This past Saturday night my partner in auditory crime and I, along with two friends from Manhattan, Kansas, caught a private Gregory Alan Isakov show at Cafe Cedar in eclectic Parkville, Missouri, just outside Kansas City.
My friend has been following Gregory for some time and burned me a cd of some Isakov tracks a few days ago. After listening to Isakov in my car Saturday and then hearing him play a few feet away that night, I can honestly say there is no distinction between live Gregory and recorded Gregory. This guy is the real deal. He has a voice as full and strong and passionate as any Ray LaMontagne or Glen Hansard. Quite a few of the songs on his fourth album, This Empty Northern Hemisphere (May 15, 2009), feature pal and touring partner Brandi Carlile, who also possesses powerful pipes but never comes close to overpowering Isakov on their shared tracks.
When we first got to the restaurant Saturday night for some beer and baba ghanouj, Isakov was one of the first people to make eye contact with us. Sitting on a chair while opening act Sara Swenson warmed up, he smiled a hello at us, and I thought, "Hey, that guy looks nice." It took me a few minutes to realize who he was. Gregory was amazed when my friend told him we'd driven for two hours from Columbia just to hear him play. Not only is he an amazing singer/songwriter; he is also cool, accessible, and humble. He even gave props to local college radio station KCOU when we were describing Columbia to him. "Don't you guys have a really good local station there?" he asked. (He's visited the KCOU station in the past.) Based in Boulder, Colorado, Isakov comes through Parkville once or twice a year, thanks to growing friendships in the area, and we not-so-subtly suggested he drive an extra hour or two for a set at Mojo's or The Blue Note some time. He seemed to like the idea.
Local opener Sara Swenson set the mood for the evening with her Feistian vocals and acoustic songsmithery, backed by pedal steel guitar. She is warm, genuine, and talented... and also interested in Columbia venues. Perhaps we'll see her in CoMo in the future. Her set was low-key and cast a hushed spell over the small crowd of 30–40 people.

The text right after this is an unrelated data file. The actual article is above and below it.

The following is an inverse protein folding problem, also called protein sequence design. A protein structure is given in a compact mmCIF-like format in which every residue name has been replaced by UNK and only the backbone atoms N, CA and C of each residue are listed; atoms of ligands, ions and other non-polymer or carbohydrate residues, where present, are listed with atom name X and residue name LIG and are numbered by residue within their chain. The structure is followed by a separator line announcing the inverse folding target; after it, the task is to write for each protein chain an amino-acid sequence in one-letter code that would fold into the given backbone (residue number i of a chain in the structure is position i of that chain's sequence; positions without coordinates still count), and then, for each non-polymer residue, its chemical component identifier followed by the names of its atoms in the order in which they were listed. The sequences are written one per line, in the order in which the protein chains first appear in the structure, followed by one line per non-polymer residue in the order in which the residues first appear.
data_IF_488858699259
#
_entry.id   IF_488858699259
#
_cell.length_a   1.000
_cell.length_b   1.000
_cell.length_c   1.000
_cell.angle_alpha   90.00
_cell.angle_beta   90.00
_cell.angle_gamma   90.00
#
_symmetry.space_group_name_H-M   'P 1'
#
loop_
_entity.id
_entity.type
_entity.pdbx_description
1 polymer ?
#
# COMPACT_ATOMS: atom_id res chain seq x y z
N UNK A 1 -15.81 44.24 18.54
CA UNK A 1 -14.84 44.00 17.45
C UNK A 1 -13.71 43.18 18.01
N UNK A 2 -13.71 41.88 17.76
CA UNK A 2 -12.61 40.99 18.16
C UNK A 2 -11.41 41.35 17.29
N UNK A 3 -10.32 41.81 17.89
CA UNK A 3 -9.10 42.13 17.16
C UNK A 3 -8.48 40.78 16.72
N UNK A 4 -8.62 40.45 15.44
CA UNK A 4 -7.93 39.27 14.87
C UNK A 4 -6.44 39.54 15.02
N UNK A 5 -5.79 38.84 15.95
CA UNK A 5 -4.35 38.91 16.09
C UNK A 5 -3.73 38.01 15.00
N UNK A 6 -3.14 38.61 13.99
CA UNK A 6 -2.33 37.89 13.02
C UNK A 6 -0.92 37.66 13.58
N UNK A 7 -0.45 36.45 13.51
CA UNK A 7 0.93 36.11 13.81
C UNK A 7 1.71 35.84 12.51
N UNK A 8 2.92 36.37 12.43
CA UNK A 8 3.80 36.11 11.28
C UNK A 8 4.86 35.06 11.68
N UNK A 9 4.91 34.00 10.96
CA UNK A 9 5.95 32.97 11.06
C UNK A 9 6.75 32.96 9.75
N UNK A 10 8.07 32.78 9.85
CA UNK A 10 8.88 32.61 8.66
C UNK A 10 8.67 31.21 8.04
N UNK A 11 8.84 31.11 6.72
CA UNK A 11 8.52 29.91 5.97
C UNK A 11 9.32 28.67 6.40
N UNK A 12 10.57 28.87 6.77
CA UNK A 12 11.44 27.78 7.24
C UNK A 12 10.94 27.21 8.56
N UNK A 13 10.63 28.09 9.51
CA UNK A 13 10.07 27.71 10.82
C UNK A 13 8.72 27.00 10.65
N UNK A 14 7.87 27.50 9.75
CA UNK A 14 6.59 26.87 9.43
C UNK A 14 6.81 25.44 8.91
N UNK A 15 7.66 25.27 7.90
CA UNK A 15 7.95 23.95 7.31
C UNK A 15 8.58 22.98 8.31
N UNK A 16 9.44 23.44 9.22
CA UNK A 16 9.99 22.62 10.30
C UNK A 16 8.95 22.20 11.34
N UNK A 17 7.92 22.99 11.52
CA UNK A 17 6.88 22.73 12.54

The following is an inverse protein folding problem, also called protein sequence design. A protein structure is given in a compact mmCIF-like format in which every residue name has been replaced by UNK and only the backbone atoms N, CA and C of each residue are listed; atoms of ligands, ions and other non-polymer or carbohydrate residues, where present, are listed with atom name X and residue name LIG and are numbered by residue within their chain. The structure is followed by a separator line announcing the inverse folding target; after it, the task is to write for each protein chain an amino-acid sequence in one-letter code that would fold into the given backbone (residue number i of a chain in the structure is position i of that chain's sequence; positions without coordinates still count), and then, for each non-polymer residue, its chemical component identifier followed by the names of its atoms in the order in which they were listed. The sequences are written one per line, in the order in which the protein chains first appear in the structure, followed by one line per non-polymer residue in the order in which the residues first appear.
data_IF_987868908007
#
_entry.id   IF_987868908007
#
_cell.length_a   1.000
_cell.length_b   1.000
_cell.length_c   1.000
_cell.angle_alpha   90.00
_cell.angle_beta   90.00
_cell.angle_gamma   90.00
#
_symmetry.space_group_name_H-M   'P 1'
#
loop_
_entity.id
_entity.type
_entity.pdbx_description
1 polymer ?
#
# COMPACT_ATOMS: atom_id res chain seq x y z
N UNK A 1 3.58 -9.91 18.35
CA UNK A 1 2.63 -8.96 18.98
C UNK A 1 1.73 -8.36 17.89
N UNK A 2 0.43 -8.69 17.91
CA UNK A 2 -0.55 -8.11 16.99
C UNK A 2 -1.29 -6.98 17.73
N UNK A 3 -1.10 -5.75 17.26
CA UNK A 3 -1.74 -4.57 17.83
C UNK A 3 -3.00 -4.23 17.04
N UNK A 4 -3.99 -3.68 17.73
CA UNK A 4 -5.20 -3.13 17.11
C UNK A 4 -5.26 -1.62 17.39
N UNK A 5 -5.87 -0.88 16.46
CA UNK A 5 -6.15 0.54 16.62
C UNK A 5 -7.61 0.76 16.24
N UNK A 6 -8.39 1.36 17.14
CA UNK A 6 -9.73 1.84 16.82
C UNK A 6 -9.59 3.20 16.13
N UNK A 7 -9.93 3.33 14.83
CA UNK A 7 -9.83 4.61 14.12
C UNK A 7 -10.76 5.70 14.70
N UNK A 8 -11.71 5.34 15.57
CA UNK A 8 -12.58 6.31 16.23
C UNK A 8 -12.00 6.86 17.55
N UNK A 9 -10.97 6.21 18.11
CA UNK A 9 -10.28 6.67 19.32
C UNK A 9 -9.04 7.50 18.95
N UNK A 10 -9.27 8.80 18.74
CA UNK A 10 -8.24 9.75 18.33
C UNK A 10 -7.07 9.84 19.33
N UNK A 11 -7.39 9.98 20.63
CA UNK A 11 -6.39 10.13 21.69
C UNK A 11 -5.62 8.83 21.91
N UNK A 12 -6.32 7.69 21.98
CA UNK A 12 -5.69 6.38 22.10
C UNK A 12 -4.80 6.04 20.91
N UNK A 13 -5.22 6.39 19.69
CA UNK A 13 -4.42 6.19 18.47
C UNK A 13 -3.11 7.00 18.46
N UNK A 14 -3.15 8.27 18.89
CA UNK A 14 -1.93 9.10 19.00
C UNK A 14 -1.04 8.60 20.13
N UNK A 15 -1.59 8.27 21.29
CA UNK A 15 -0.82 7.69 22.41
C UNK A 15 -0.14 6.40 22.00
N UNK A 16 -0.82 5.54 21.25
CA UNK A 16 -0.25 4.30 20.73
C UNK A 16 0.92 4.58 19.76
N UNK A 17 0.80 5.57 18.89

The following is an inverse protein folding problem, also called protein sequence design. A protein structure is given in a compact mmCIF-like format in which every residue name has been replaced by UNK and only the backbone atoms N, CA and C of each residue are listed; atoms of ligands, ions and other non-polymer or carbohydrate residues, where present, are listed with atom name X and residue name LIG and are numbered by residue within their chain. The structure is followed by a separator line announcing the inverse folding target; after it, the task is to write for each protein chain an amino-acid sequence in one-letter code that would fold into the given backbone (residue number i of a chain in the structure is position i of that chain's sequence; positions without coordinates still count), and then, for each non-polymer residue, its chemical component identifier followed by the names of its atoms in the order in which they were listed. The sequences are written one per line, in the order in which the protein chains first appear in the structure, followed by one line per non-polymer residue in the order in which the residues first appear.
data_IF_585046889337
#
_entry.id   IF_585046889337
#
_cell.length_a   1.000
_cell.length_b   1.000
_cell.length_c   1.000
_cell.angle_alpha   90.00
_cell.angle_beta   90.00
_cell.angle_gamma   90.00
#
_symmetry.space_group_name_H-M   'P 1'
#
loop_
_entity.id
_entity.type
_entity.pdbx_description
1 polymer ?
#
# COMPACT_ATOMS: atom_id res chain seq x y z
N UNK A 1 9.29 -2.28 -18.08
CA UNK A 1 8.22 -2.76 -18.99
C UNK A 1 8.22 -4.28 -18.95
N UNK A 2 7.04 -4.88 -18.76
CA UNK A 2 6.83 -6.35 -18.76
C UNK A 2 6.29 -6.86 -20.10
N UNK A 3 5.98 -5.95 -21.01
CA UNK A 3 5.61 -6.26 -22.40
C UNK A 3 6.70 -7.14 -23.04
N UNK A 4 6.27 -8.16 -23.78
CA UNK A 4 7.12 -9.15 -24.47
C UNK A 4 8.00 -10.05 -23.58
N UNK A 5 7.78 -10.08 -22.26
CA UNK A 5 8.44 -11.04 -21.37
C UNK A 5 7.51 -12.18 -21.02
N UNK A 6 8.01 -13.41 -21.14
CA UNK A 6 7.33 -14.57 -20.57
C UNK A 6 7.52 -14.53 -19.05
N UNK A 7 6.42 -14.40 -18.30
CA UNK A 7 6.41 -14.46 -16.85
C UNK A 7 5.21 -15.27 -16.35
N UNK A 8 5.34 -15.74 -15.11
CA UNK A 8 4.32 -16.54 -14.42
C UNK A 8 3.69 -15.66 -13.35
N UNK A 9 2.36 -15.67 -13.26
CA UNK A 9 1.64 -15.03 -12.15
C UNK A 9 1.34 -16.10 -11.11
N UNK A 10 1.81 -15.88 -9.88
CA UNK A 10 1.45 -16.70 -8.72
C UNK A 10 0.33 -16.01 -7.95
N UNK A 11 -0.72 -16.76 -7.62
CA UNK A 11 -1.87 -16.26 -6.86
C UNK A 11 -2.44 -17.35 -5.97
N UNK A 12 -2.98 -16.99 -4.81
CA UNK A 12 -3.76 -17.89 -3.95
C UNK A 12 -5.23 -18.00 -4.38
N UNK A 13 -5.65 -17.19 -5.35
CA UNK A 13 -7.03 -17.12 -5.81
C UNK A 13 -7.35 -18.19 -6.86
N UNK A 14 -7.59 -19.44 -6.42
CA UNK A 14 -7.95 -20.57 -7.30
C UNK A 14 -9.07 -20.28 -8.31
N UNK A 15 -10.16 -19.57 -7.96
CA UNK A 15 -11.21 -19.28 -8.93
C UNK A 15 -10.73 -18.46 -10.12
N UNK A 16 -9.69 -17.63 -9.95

When Gregory sat down to play, he filled the room with nothing more than his voice and acoustic guitar, and all that mattered from then on was the music and the shivers running up our spines. His renditions of "Virginia May" and "That Moon Song"? Flawless. His Leonard Cohen cover of "One of Us Cannot Be Wrong"? Haunting. Sara Swenson yelled out a request for "San Francisco," and Isakov delivered with soul and a smile. Isakov even explained the story behind "Evelyn," his song about a disgruntled service employee, who, it turns out, is a crabby woman working in the gas station across the street from his Boulder apartment.
For his encore, Isakov played a new song that may have been about a casual affair between two friends (at least, that was my interpretation) and followed it up with (I think) "That Sea, the Gambler" (I wasn't familiar with the song, but someone requested it). My friend was hoping to hear "Idaho." In the end, we had to be satisfied with the amazing show we'd just seen in an intimate setting unlike any other. (A birthday party, the event involved streamers and matching napkins; Gregory said it was the first time he'd played under a birthday banner.)
Isakov has come a long way. Born in Johannesburg, South Africa, and raised in Philadelphia, he's toured with everyone from Ani Difranco to Rodrigo y Gabriela and Alexi Murdoch. I haven't seen a tremendous number of shows this year, but Isakov's performance was by far one of the best. This was also the first time in my life the opening act has told me to "drive safe" when leaving a venue.
In case you aren't familiar with Gregory Alan Isakov, here's a sampling of his sublimity:
"One of Us Cannot Be Wrong"
"That Moon Song"